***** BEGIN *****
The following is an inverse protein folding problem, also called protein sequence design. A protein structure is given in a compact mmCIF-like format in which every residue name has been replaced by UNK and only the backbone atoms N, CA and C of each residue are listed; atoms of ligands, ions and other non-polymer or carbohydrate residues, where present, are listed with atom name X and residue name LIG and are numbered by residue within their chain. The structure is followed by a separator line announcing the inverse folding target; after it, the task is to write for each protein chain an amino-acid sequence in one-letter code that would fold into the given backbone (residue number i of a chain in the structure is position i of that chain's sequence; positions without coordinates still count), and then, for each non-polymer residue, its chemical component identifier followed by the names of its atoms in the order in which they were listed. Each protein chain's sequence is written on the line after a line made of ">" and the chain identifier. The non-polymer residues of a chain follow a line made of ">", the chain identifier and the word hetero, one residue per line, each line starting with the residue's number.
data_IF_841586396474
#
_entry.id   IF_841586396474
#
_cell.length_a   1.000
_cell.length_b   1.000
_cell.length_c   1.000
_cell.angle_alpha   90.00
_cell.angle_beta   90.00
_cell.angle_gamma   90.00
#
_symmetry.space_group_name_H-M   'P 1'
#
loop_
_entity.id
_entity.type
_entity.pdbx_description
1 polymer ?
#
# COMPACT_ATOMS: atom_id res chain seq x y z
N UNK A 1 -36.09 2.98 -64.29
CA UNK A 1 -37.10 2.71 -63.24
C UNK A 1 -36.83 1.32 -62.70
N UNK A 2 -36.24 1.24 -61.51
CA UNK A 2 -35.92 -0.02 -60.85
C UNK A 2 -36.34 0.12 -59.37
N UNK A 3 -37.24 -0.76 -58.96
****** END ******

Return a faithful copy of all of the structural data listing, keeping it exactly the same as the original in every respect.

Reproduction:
The following is an inverse protein folding problem, also called protein sequence design. A protein structure is given in a compact mmCIF-like format in which every residue name has been replaced by UNK and only the backbone atoms N, CA and C of each residue are listed; atoms of ligands, ions and other non-polymer or carbohydrate residues, where present, are listed with atom name X and residue name LIG and are numbered by residue within their chain. The structure is followed by a separator line announcing the inverse folding target; after it, the task is to write for each protein chain an amino-acid sequence in one-letter code that would fold into the given backbone (residue number i of a chain in the structure is position i of that chain's sequence; positions without coordinates still count), and then, for each non-polymer residue, its chemical component identifier followed by the names of its atoms in the order in which they were listed. Each protein chain's sequence is written on the line after a line made of ">" and the chain identifier. The non-polymer residues of a chain follow a line made of ">", the chain identifier and the word hetero, one residue per line, each line starting with the residue's number.
data_IF_841586396474
#
_entry.id   IF_841586396474
#
_cell.length_a   1.000
_cell.length_b   1.000
_cell.length_c   1.000
_cell.angle_alpha   90.00
_cell.angle_beta   90.00
_cell.angle_gamma   90.00
#
_symmetry.space_group_name_H-M   'P 1'
#
loop_
_entity.id
_entity.type
_entity.pdbx_description
1 polymer ?
#
# COMPACT_ATOMS: atom_id res chain seq x y z
N UNK A 1 -36.09 2.98 -64.29
CA UNK A 1 -37.10 2.71 -63.24
C UNK A 1 -36.83 1.32 -62.70
N UNK A 2 -36.24 1.24 -61.51
CA UNK A 2 -35.92 -0.02 -60.85
C UNK A 2 -36.34 0.12 -59.37
N UNK A 3 -37.24 -0.76 -58.96